5.2 Bandwidth selection

Cross-validatory bandwidth selection, as studied in Section 4.3, extends neatly to the mixed multivariate case. For the fully continuous case, the least-squares cross validation selector is defined as

\[\begin{align*} \mathrm{CV}(\mathbf{h})&:=\frac{1}{n}\sum_{i=1}^n(Y_i-\hat{m}_{-i}(\mathbf{X}_i;q,\mathbf{h}))^2,\\ \hat{\mathbf{h}}_\mathrm{CV}&:=\arg\min_{h_1,\ldots,h_p>0}\mathrm{CV}(\mathbf{h}). \end{align*}\]

The cross-validation objective function becomes more challenging to minimize as \(p\) grows. This is the reason why employing several starting values for optimizing it (as np does) is advisable.

The mixed case is defined in a completely analogous manner by just replacing continuous kernels \(K_h(\cdot)\) with categorical \(l_u(\cdot,\cdot;\lambda)\) or ordered discrete \(l_o(\cdot,\cdot;\eta)\) kernels.

Importantly, the trick described in Proposition 4.1 holds with obvious modifications. It also holds for the mixed case and the Nadaraya–Watson estimator.

Proposition 5.1 For \(q=0,1\), the weights of the leave-one-out estimator \(\hat{m}_{-i}(\mathbf{x};q,h)=\sum_{\substack{j=1\\j\neq i}}^nW_{-i,j}^q(\mathbf{x})Y_j\) can be obtained from \(\hat{m}(\mathbf{x};q,h)=\sum_{i=1}^nW_{i}^q(\mathbf{x})Y_i\):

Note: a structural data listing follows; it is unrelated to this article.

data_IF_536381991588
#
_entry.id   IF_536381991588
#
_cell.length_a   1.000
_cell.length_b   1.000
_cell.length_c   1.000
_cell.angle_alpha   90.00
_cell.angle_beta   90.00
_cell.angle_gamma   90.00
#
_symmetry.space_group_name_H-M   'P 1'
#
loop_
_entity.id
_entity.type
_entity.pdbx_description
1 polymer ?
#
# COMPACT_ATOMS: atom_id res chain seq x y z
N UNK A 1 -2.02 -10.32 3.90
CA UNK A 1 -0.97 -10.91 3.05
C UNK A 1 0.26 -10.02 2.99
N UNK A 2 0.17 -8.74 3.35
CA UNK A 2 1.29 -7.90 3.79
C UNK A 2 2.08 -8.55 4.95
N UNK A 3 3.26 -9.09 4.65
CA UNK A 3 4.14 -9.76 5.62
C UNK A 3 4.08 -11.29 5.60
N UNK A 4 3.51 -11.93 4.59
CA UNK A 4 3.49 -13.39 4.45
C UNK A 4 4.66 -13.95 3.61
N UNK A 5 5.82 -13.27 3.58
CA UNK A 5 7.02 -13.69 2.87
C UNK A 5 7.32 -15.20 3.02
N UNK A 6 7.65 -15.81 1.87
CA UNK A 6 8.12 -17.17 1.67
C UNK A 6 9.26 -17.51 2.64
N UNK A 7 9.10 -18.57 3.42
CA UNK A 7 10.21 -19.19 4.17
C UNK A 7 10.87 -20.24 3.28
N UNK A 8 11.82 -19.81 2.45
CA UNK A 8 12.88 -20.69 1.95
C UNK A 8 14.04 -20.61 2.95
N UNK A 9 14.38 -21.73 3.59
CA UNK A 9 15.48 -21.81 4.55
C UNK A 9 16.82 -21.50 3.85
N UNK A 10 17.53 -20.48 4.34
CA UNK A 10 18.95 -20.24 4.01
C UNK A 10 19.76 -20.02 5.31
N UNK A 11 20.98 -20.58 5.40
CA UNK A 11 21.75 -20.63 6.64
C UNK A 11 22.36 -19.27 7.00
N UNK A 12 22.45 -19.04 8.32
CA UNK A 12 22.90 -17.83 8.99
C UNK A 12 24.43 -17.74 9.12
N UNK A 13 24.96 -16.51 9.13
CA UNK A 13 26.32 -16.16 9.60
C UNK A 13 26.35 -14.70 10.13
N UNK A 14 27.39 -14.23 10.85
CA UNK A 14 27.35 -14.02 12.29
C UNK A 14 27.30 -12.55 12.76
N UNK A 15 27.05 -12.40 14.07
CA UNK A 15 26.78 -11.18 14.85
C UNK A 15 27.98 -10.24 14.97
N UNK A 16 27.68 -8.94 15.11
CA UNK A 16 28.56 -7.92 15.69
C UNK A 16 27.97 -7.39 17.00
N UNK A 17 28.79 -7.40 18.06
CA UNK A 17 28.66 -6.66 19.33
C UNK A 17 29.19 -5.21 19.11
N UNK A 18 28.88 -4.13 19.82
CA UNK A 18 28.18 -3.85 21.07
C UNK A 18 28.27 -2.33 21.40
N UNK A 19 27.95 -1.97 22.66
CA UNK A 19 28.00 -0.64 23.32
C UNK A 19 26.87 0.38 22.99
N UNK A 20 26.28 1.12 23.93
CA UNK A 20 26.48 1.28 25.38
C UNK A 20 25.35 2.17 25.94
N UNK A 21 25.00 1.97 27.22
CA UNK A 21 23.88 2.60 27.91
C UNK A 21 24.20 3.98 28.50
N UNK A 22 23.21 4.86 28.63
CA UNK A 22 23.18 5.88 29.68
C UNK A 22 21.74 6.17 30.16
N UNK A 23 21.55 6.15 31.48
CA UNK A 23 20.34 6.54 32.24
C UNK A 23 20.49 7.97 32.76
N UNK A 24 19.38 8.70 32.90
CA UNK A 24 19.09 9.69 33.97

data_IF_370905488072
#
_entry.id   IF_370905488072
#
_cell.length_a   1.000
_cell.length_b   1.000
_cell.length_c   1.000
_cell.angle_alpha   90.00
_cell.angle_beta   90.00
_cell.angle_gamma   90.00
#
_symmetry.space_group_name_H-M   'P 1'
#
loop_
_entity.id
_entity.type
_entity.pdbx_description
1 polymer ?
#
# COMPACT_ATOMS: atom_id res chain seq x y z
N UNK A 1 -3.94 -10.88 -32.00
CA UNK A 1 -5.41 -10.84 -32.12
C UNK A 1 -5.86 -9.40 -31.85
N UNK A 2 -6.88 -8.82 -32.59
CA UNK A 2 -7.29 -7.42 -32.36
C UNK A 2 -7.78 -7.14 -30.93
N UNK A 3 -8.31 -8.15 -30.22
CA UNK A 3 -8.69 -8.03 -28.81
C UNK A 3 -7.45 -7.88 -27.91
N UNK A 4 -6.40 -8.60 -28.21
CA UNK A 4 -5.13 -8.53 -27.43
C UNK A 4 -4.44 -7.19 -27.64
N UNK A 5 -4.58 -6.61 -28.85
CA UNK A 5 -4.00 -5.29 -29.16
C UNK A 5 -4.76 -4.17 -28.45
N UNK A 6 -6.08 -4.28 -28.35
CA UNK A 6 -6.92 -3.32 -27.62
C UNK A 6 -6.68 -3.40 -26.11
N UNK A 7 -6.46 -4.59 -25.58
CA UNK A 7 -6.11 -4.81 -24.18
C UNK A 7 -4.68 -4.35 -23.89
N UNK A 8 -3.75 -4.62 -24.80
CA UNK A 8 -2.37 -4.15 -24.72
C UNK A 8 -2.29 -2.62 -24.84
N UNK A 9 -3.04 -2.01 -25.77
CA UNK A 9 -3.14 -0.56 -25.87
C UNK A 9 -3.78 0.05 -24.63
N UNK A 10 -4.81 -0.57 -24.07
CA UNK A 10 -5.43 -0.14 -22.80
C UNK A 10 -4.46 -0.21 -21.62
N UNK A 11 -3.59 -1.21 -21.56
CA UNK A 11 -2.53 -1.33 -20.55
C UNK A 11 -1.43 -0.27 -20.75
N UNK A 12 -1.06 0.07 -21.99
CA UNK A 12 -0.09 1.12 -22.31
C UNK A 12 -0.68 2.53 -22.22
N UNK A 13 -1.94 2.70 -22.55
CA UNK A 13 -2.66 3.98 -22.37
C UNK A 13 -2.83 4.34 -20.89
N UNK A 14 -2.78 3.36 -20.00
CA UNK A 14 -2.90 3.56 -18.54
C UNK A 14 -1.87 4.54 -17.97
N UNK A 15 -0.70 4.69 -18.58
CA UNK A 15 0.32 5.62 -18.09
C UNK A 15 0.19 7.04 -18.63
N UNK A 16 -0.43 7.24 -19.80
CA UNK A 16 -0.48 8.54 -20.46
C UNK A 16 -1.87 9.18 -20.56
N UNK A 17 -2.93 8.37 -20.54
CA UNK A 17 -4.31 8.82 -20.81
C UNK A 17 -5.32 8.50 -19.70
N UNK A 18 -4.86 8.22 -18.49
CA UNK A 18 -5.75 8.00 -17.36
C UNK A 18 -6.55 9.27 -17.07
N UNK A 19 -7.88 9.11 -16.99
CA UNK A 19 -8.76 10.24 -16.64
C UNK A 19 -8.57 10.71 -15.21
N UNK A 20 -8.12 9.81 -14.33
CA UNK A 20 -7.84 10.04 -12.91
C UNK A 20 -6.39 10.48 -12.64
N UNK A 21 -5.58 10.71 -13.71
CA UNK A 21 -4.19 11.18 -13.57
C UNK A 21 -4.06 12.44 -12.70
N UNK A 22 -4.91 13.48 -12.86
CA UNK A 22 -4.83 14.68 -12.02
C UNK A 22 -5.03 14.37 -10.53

\[\begin{align} W_{-i,j}^q(\mathbf{x})=\frac{W^q_j(\mathbf{x})}{\sum_{\substack{k=1\\k\neq i}}^nW_k^q(\mathbf{x})}=\frac{W^q_j(\mathbf{x})}{1-W_i^q(\mathbf{x})}.\tag{5.9} \end{align}\]

This implies that

\[\begin{align} \mathrm{CV}(\mathbf{h})=\frac{1}{n}\sum_{i=1}^n\left(\frac{Y_i-\hat{m}(\mathbf{X}_i;q,h)}{1-W_i^q(\mathbf{X}_i)}\right)^2.\tag{5.10} \end{align}\]

Remark. As in the univariate case, computing (5.10) requires evaluating the local polynomial estimator at the sample \(\{\mathbf{X}_i\}_{i=1}^n\) and obtaining \(\{W_i^q(\mathbf{X}_i)\}_{i=1}^n\) (which are needed to evaluate \(\hat{m}(\mathbf{X}_i;q,h)\)). Both tasks can be achieved simultaneously from the \(n\times n\) matrix \(\big(W_{i}^q(\mathbf{X}_j)\big)_{ij}\). Evaluating \(\hat{m}_{-i}(\mathbf{x};q,h)\), because of (5.9), can be done with the weights \(\{W_i^q(\mathbf{x})\}_{i=1}^n\).

Exercise 5.5 Implement an R function to compute (5.10) for the local constant estimator with multivariate (continuous) predictor. The function must receive as arguments the sample \((\mathbf{X}_1,Y_1),\ldots,(\mathbf{X}_n,Y_n)\) and the bandwidth vector \(\mathbf{h}\). Use the normal kernel. Test your implementation by:

  1. Simulating a random sample from a regression model with two predictors.
  2. Computing its cross-validation bandwidths via np::npregbw.
  3. Plotting a contour of the function \((h_1,h_2)\mapsto \mathrm{CV}(h_1,h_2)\) and checking that the minimum of this surface and the solution given by np::npregbw coincide.